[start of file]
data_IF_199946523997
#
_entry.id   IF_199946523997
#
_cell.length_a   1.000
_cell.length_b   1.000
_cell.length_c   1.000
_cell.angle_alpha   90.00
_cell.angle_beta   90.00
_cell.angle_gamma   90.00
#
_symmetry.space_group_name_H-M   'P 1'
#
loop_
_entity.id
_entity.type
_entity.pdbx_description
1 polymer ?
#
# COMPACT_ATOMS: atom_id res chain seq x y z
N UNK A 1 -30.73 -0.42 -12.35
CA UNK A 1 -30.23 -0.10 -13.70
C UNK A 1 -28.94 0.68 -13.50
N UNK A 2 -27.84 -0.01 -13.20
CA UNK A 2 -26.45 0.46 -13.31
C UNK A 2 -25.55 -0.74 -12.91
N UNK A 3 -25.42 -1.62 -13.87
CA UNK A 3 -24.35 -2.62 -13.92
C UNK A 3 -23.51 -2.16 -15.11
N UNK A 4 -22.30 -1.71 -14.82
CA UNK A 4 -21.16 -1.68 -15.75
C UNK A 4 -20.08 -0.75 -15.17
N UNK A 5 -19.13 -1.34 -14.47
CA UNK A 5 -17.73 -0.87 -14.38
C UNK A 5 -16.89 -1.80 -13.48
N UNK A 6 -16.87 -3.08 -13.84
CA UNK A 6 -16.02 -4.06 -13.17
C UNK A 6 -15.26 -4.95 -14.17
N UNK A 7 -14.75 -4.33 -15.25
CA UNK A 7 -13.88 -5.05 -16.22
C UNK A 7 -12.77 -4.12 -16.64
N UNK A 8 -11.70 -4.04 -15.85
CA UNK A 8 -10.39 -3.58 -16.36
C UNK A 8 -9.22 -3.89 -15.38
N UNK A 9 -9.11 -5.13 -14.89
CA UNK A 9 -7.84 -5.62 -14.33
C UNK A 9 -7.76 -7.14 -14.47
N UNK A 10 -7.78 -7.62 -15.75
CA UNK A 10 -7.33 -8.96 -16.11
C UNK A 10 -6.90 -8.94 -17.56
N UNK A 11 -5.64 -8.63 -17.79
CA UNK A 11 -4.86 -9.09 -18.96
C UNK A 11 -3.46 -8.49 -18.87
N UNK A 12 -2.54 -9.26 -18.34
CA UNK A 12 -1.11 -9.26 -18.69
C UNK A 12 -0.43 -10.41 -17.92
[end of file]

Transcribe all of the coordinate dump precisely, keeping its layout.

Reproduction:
data_IF_199946523997
#
_entry.id   IF_199946523997
#
_cell.length_a   1.000
_cell.length_b   1.000
_cell.length_c   1.000
_cell.angle_alpha   90.00
_cell.angle_beta   90.00
_cell.angle_gamma   90.00
#
_symmetry.space_group_name_H-M   'P 1'
#
loop_
_entity.id
_entity.type
_entity.pdbx_description
1 polymer ?
#
# COMPACT_ATOMS: atom_id res chain seq x y z
N UNK A 1 -30.73 -0.42 -12.35
CA UNK A 1 -30.23 -0.10 -13.70
C UNK A 1 -28.94 0.68 -13.50
N UNK A 2 -27.84 -0.01 -13.20
CA UNK A 2 -26.45 0.46 -13.31
C UNK A 2 -25.55 -0.74 -12.91
N UNK A 3 -25.42 -1.62 -13.87
CA UNK A 3 -24.35 -2.62 -13.92
C UNK A 3 -23.51 -2.16 -15.11
N UNK A 4 -22.30 -1.71 -14.82
CA UNK A 4 -21.16 -1.68 -15.75
C UNK A 4 -20.08 -0.75 -15.17
N UNK A 5 -19.13 -1.34 -14.47
CA UNK A 5 -17.73 -0.87 -14.38
C UNK A 5 -16.89 -1.80 -13.48
N UNK A 6 -16.87 -3.08 -13.84
CA UNK A 6 -16.02 -4.06 -13.17
C UNK A 6 -15.26 -4.95 -14.17
N UNK A 7 -14.75 -4.33 -15.25
CA UNK A 7 -13.88 -5.05 -16.22
C UNK A 7 -12.77 -4.12 -16.64
N UNK A 8 -11.70 -4.04 -15.85
CA UNK A 8 -10.39 -3.58 -16.36
C UNK A 8 -9.22 -3.89 -15.38
N UNK A 9 -9.11 -5.13 -14.89
CA UNK A 9 -7.84 -5.62 -14.33
C UNK A 9 -7.76 -7.14 -14.47
N UNK A 10 -7.78 -7.62 -15.75
CA UNK A 10 -7.33 -8.96 -16.11
C UNK A 10 -6.90 -8.94 -17.56
N UNK A 11 -5.64 -8.63 -17.79
CA UNK A 11 -4.86 -9.09 -18.96
C UNK A 11 -3.46 -8.49 -18.87
N UNK A 12 -2.54 -9.26 -18.34
CA UNK A 12 -1.11 -9.26 -18.69
C UNK A 12 -0.43 -10.41 -17.92